Metro area residents living for five straight days without power are saying that electric companies — not Hurricane Isabel — are the villains.
“This is the worst,” said Elva Osborne of the 1400 block of Foxhall Road NW.
Mrs. Osborne, 88, has lived in her house since 1949 with husband Theodore, who now has advanced dementia.
“I have tried to get through to Pepco,” she said. “You have no chance to say if you have an emergency.”
Her frustration was shared by about 220,000 other power customers in the region — including some 1,000 in the Foxhall area — who have been without power since Thursday. Some of those customers had lost power for extended periods twice this summer.
“This is the second time in two weeks this community has been without power for five days,” said Janet L. McElligott, a Foxhall area resident.
On Aug. 28, a series of storms moved through the region, downing trees and power lines and leaving about 140,000 Pepco customers without electricity.
Three days later, about 400 of those customers in Montgomery County, about 100 in Prince George’s County and 100 in the District were still without power.
Complaints about the slow response from Pepco prompted Montgomery County Executive Douglas M. Duncan, a Democrat, to meet with power company officials to discuss why it took six days to restore electricity to the region.
Mr. Duncan said yesterday he understood customers’ concerns.
“I’m [also] frustrated,” he said “We’re working, of course, with the power company to get power restored, but it’s been very slow going.”
Ms. McElligott, 42, also said yesterday that Pepco promised after the storms in August that customers would not have this problem again.
She spoke not far from a massive, fallen tree that snapped power lines Thursday before coming to rest against the Rock Creek International school.
“You heard a pop [sound], then an electrical explosion,” said Tamara Hackett, 30, who also lives on Foxhall Road. “I called 911 without effect. The fire department, which is only three blocks away, finally showed up.”
Some D.C. residents still without power said they had quit trying to contact Pepco and are now calling Mayor Anthony A. Williams.
“I do have water,” Ms. McElligott said. “Thank God that Pepco is not responsible for water.”
Residents in the 1600 block of 22nd Street SE were also without power and frustrated yesterday.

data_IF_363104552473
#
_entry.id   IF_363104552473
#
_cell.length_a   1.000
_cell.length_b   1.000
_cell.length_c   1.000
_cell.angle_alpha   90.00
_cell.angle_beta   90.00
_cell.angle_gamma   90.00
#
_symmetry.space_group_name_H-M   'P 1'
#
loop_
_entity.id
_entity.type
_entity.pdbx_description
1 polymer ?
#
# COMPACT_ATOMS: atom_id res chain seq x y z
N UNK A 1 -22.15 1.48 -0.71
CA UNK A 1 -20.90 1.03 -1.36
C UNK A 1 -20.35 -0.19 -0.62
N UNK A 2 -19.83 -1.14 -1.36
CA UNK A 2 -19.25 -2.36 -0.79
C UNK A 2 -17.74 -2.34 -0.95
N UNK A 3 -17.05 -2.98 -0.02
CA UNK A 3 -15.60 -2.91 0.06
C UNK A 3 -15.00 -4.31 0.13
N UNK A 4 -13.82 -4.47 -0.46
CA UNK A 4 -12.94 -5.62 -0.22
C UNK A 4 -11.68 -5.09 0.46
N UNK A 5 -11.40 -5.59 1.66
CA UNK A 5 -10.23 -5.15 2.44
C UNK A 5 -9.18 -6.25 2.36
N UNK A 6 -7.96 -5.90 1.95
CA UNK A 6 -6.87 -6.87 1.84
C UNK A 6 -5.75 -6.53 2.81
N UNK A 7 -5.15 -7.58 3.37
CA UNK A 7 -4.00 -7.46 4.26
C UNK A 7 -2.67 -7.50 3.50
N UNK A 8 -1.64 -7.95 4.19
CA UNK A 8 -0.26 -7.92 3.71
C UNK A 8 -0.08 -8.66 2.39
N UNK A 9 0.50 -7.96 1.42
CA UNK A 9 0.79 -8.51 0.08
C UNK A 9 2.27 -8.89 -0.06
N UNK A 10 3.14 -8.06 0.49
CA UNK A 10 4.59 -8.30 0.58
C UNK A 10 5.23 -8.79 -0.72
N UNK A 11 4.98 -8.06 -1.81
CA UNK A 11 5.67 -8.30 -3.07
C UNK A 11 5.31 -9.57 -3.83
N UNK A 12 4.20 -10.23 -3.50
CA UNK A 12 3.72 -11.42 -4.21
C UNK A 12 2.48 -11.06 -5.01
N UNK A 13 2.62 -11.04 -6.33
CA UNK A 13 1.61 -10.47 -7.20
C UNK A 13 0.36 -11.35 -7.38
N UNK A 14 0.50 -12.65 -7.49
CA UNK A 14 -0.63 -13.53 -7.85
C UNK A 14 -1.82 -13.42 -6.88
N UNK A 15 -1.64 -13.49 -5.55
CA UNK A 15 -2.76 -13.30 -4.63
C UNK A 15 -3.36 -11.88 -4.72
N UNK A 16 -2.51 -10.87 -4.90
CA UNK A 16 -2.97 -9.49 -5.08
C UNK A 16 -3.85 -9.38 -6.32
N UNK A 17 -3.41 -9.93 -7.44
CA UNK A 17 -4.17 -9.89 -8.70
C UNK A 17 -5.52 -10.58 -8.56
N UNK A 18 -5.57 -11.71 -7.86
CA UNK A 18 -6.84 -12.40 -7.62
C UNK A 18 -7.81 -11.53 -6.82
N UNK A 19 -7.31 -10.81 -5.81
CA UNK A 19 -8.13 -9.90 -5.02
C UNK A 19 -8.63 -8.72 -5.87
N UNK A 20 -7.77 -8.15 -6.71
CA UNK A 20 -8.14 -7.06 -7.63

A tangle of utility poles, a snapped tree, yellow caution tape and downed wires at the intersection of Q and 22nd streets created a tense situation for residents.
“This is a danger zone,” said Bettie Miller who lives on Q Street. “There are no street lights, and people don’t see that the road is closed until they get right up on the caution tape. I do not know how many times my car has almost been hit by people trying to turn around in my driveway.”
A Metropolitan Police Department cruiser was stationed at the intersection yesterday to keep away pedestrians. And residents said a Pepco truck has been at the intersection since Friday, but crews have been unable to repair the lines because of the entangled trees.
Pepco spokeswoman Amy Calhoun said the company sent a spotter to the area to assess the situation, but she could not say who was responsible for clearing the trees.
“This is the worst I’ve seen,” said Reid Lewis who had been living in area since 1968. “I had to get permission to use my front door because I cannot get in the back.”
Many residents along 22nd Street said they would prefer to stay outside on their porches to read and enjoy the light before another dark evening indoors.
Margaret Dixon, who has lived in her house since 1976, was among those who lost power twice this summer.
“My biggest beef is nobody will tell us anything,” she said. “We call Pepco and just hear a recording.”
Dominion Virginia Power Co. still had an estimated 46,000 customers in Northern Virginia without power.
“In the fifth day without power, I know everybody’s getting frustrated,” said Gov. Mark Warner, a Democrat. “As I’ve heard of individual community’s concerns, I’m making sure they’re dealt with as soon as possible.”
A ban on drinking tap water in Fairfax County was lifted.
This article is based in part on wire service reports.